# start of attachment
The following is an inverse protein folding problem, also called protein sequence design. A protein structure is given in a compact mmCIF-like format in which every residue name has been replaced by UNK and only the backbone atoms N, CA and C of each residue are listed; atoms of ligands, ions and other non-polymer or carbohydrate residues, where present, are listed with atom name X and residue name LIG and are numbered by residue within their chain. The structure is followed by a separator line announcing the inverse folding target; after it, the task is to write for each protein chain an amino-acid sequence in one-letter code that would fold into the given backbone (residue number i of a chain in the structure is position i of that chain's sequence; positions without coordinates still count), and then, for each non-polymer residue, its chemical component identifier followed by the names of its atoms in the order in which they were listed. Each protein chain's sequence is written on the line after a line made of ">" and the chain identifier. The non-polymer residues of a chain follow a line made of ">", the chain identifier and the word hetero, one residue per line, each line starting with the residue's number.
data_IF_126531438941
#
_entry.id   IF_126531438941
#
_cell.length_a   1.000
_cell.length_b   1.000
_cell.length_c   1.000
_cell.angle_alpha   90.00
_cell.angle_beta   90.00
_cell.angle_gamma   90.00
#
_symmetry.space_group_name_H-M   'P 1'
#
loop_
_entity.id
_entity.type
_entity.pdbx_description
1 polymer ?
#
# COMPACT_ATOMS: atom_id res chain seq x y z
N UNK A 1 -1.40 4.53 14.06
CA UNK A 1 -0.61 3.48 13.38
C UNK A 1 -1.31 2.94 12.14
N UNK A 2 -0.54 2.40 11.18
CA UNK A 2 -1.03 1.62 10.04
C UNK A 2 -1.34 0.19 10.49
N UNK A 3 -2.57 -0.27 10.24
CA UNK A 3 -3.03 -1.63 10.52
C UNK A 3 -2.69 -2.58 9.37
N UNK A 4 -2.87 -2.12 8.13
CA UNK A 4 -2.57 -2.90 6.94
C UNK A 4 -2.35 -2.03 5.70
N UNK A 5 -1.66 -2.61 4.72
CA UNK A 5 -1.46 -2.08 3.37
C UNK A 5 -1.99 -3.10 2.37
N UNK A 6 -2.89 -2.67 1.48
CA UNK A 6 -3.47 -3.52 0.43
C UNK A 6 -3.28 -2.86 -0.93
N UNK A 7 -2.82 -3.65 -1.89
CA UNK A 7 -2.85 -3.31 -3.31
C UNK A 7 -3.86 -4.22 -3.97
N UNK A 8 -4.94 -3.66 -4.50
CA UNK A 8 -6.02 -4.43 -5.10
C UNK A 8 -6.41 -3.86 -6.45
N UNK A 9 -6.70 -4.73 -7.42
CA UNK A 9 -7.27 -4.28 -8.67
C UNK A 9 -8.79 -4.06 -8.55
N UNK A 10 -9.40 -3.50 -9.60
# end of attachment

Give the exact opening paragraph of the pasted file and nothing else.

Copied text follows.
The following is an inverse protein folding problem, also called protein sequence design. A protein structure is given in a compact mmCIF-like format in which every residue name has been replaced by UNK and only the backbone atoms N, CA and C of each residue are listed; atoms of ligands, ions and other non-polymer or carbohydrate residues, where present, are listed with atom name X and residue name LIG and are numbered by residue within their chain. The structure is followed by a separator line announcing the inverse folding target; after it, the task is to write for each protein chain an amino-acid sequence in one-letter code that would fold into the given backbone (residue number i of a chain in the structure is position i of that chain's sequence; positions without coordinates still count), and then, for each non-polymer residue, its chemical component identifier followed by the names of its atoms in the order in which they were listed. Each protein chain's sequence is written on the line after a line made of ">" and the chain identifier. The non-polymer residues of a chain follow a line made of ">", the chain identifier and the word hetero, one residue per line, each line starting with the residue's number.